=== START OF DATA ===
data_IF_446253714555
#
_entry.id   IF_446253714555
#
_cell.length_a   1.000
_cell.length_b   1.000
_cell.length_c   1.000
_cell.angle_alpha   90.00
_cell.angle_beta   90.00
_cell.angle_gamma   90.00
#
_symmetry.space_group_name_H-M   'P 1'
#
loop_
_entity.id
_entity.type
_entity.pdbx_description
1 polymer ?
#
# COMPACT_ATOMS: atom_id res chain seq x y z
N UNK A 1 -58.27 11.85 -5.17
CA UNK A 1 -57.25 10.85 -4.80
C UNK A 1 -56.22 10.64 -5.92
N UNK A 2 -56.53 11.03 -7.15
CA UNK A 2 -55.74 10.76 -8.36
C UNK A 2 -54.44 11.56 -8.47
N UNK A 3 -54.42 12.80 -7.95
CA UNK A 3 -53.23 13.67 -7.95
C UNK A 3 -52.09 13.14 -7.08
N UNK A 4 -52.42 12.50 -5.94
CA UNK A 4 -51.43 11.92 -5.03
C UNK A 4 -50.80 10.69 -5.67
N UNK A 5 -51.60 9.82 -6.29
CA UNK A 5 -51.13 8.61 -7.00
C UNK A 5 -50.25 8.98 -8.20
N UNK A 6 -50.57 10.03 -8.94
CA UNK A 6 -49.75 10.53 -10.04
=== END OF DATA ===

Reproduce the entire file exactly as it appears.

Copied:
data_IF_446253714555
#
_entry.id   IF_446253714555
#
_cell.length_a   1.000
_cell.length_b   1.000
_cell.length_c   1.000
_cell.angle_alpha   90.00
_cell.angle_beta   90.00
_cell.angle_gamma   90.00
#
_symmetry.space_group_name_H-M   'P 1'
#
loop_
_entity.id
_entity.type
_entity.pdbx_description
1 polymer ?
#
# COMPACT_ATOMS: atom_id res chain seq x y z
N UNK A 1 -58.27 11.85 -5.17
CA UNK A 1 -57.25 10.85 -4.80
C UNK A 1 -56.22 10.64 -5.92
N UNK A 2 -56.53 11.03 -7.15
CA UNK A 2 -55.74 10.76 -8.36
C UNK A 2 -54.44 11.56 -8.47
N UNK A 3 -54.42 12.80 -7.95
CA UNK A 3 -53.23 13.67 -7.95
C UNK A 3 -52.09 13.14 -7.08
N UNK A 4 -52.42 12.50 -5.94
CA UNK A 4 -51.43 11.92 -5.03
C UNK A 4 -50.80 10.69 -5.67
N UNK A 5 -51.60 9.82 -6.29
CA UNK A 5 -51.13 8.61 -7.00
C UNK A 5 -50.25 8.98 -8.20
N UNK A 6 -50.57 10.03 -8.94
CA UNK A 6 -49.75 10.53 -10.04